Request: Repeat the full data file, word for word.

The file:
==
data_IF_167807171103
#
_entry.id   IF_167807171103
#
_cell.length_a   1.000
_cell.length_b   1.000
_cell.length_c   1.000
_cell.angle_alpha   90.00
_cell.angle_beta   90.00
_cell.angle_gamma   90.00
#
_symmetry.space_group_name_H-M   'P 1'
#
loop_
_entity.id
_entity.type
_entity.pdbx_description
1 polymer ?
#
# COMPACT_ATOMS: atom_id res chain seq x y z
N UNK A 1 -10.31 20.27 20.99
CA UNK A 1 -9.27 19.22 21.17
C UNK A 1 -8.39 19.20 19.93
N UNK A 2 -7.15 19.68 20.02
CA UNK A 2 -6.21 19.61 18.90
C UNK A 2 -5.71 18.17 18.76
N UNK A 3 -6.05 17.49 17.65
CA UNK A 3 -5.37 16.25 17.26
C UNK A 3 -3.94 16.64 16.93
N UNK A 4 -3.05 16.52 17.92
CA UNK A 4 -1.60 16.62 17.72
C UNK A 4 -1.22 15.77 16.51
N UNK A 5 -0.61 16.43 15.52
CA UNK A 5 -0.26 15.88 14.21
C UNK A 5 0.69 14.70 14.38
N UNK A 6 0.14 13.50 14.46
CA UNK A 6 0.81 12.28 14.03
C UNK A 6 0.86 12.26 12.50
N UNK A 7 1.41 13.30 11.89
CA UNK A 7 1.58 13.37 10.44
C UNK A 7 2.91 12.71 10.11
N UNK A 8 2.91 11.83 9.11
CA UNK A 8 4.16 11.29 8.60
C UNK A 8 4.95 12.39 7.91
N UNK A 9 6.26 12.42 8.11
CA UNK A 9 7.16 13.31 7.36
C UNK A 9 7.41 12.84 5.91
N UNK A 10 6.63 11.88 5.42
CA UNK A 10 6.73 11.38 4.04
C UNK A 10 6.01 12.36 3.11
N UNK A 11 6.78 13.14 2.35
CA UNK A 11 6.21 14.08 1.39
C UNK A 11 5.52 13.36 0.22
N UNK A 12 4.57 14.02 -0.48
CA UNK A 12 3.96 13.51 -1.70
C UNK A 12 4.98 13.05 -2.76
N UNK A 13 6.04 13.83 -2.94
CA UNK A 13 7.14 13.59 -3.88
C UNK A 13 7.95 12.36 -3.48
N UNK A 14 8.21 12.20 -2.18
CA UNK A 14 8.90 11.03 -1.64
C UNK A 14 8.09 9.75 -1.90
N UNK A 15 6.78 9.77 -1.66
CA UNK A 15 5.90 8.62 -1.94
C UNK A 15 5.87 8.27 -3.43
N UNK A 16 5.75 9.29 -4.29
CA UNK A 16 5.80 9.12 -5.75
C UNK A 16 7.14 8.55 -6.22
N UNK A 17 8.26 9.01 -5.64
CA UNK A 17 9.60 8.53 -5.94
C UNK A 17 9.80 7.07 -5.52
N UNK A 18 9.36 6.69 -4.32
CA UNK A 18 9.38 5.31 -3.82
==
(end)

data_IF_167807171103
#
_entry.id   IF_167807171103
#
_cell.length_a   1.000
_cell.length_b   1.000
_cell.length_c   1.000
_cell.angle_alpha   90.00
_cell.angle_beta   90.00
_cell.angle_gamma   90.00
#
_symmetry.space_group_name_H-M   'P 1'
#
loop_
_entity.id
_entity.type
_entity.pdbx_description
1 polymer ?
#
# COMPACT_ATOMS: atom_id res chain seq x y z
N UNK A 1 -10.31 20.27 20.99
CA UNK A 1 -9.27 19.22 21.17
C UNK A 1 -8.39 19.20 19.93
N UNK A 2 -7.15 19.68 20.02
CA UNK A 2 -6.21 19.61 18.90
C UNK A 2 -5.71 18.17 18.76
N UNK A 3 -6.05 17.49 17.65
CA UNK A 3 -5.37 16.25 17.26
C UNK A 3 -3.94 16.64 16.93
N UNK A 4 -3.05 16.52 17.92
CA UNK A 4 -1.60 16.62 17.72
C UNK A 4 -1.22 15.77 16.51
N UNK A 5 -0.61 16.43 15.52
CA UNK A 5 -0.26 15.88 14.21
C UNK A 5 0.69 14.70 14.38
N UNK A 6 0.14 13.50 14.46
CA UNK A 6 0.81 12.28 14.03
C UNK A 6 0.86 12.26 12.50
N UNK A 7 1.41 13.30 11.89
CA UNK A 7 1.58 13.37 10.44
C UNK A 7 2.91 12.71 10.11
N UNK A 8 2.91 11.83 9.11
CA UNK A 8 4.16 11.29 8.60
C UNK A 8 4.95 12.39 7.91
N UNK A 9 6.26 12.42 8.11
CA UNK A 9 7.16 13.31 7.36
C UNK A 9 7.41 12.84 5.91
N UNK A 10 6.63 11.88 5.42
CA UNK A 10 6.73 11.38 4.04
C UNK A 10 6.01 12.36 3.11
N UNK A 11 6.78 13.14 2.35
CA UNK A 11 6.21 14.08 1.39
C UNK A 11 5.52 13.36 0.22
N UNK A 12 4.57 14.02 -0.48
CA UNK A 12 3.96 13.51 -1.70
C UNK A 12 4.98 13.05 -2.76
N UNK A 13 6.04 13.83 -2.94
CA UNK A 13 7.14 13.59 -3.88
C UNK A 13 7.95 12.36 -3.48
N UNK A 14 8.21 12.20 -2.18
CA UNK A 14 8.90 11.03 -1.64
C UNK A 14 8.09 9.75 -1.90
N UNK A 15 6.78 9.77 -1.66
CA UNK A 15 5.90 8.62 -1.94
C UNK A 15 5.87 8.27 -3.43
N UNK A 16 5.75 9.29 -4.29
CA UNK A 16 5.80 9.12 -5.75
C UNK A 16 7.14 8.55 -6.22
N UNK A 17 8.26 9.01 -5.64
CA UNK A 17 9.60 8.53 -5.94
C UNK A 17 9.80 7.07 -5.52
N UNK A 18 9.36 6.69 -4.32
CA UNK A 18 9.38 5.31 -3.82